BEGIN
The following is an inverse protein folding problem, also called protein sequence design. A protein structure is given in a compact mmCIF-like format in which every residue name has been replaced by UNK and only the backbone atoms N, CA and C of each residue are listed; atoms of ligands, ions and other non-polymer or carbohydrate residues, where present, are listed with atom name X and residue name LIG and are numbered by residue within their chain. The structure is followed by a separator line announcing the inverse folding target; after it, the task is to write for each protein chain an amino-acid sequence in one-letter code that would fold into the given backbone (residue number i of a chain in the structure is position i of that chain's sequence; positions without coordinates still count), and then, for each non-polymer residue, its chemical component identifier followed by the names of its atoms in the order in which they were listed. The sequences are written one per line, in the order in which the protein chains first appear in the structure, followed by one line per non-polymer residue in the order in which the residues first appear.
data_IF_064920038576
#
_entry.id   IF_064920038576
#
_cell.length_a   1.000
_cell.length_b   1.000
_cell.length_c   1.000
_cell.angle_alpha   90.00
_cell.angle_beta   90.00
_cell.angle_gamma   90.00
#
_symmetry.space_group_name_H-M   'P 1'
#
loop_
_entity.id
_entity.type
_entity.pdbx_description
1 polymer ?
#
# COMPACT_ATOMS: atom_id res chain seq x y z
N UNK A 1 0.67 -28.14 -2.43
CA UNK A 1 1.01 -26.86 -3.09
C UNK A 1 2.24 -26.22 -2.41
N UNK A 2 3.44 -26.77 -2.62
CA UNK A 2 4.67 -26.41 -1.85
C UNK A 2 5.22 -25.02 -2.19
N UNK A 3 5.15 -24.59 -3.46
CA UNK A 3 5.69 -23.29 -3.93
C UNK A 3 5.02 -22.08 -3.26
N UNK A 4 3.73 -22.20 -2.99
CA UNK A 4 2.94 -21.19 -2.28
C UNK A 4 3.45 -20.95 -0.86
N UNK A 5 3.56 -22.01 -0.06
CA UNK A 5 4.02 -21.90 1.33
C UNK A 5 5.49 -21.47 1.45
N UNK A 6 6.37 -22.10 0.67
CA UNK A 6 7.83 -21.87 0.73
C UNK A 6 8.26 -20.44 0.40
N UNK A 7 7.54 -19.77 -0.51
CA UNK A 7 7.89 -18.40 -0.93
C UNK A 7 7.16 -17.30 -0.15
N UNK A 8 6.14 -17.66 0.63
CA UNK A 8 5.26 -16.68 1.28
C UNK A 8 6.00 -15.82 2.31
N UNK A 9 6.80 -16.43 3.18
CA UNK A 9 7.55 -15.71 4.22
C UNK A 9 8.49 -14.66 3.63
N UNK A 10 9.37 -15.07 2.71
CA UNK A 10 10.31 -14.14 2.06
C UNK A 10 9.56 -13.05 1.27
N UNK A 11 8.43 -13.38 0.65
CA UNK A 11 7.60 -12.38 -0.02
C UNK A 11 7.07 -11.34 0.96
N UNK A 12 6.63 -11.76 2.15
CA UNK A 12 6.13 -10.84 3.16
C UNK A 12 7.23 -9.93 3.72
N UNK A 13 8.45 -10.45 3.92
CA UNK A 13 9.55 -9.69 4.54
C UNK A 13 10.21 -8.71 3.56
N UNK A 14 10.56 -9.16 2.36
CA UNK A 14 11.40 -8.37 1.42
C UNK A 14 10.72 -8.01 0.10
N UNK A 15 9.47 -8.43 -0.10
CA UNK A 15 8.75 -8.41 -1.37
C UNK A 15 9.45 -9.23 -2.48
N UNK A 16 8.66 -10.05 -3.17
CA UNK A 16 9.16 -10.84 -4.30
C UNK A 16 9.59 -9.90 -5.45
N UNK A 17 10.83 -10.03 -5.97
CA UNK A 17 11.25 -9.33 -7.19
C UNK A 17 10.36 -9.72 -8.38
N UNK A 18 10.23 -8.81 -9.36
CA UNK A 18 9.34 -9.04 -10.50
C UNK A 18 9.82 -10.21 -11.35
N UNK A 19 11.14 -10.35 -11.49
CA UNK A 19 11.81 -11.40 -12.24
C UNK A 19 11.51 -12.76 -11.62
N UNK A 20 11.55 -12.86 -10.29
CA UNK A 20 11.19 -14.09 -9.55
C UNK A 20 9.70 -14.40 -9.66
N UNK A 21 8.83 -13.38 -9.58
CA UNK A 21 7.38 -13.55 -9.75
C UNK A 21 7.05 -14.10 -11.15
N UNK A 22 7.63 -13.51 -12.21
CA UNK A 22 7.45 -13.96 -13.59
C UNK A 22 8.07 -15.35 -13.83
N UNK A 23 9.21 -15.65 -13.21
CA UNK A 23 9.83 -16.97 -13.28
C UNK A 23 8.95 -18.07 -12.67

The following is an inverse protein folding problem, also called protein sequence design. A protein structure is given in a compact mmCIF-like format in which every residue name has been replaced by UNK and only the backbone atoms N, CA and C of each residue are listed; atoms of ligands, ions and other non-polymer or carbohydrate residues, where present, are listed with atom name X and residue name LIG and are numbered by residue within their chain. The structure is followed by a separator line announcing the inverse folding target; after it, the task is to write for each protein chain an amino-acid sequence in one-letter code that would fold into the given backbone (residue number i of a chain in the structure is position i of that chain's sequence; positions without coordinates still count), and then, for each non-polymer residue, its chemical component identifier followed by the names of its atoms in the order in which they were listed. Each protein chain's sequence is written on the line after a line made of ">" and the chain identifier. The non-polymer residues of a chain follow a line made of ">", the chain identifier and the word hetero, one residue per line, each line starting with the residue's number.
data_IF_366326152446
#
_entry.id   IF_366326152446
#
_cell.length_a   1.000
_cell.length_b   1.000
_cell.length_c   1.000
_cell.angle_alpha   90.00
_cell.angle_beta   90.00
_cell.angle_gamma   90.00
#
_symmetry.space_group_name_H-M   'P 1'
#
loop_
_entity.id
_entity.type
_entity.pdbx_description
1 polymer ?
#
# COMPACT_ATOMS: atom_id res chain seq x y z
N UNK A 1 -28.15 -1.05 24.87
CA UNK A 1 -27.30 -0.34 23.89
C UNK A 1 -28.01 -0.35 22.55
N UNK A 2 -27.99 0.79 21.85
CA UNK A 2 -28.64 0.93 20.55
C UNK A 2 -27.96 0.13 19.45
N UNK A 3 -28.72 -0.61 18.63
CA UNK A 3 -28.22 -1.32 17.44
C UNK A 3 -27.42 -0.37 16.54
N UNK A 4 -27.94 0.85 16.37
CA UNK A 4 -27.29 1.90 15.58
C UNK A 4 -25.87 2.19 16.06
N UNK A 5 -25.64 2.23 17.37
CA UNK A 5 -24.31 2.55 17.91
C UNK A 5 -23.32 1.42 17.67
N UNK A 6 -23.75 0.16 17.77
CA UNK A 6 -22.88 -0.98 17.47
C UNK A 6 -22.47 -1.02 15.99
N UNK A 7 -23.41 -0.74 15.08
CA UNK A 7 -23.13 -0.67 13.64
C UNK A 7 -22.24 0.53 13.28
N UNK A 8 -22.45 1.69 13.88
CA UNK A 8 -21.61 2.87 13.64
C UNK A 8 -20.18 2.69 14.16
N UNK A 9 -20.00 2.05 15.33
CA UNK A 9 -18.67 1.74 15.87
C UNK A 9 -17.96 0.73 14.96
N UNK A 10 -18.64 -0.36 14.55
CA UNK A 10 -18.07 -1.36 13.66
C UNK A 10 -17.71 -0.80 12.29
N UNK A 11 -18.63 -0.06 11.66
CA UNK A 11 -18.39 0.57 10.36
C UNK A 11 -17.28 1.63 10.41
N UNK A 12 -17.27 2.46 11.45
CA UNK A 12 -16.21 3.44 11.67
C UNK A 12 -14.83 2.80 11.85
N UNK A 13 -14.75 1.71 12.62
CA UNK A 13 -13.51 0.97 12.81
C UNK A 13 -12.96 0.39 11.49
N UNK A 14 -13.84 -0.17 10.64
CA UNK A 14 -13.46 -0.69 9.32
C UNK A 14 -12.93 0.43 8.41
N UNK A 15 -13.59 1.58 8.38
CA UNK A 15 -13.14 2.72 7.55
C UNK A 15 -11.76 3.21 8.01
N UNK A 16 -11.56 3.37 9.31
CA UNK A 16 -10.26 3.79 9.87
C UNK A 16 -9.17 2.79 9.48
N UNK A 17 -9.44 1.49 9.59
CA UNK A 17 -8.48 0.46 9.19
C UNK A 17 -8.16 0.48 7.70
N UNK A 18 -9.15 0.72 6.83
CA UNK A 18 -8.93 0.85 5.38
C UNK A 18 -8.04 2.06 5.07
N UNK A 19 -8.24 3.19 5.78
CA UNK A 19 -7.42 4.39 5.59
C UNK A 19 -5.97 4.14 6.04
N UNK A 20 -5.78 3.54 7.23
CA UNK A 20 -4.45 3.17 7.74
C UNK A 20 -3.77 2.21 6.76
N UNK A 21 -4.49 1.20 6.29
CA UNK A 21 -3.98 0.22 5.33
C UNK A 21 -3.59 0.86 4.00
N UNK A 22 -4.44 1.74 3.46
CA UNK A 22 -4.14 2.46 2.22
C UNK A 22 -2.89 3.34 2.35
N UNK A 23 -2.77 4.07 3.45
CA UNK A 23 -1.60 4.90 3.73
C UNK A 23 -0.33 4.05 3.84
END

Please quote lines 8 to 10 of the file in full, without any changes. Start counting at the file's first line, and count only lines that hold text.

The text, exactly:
_cell.length_c   1.000
_cell.angle_alpha   90.00
_cell.angle_beta   90.00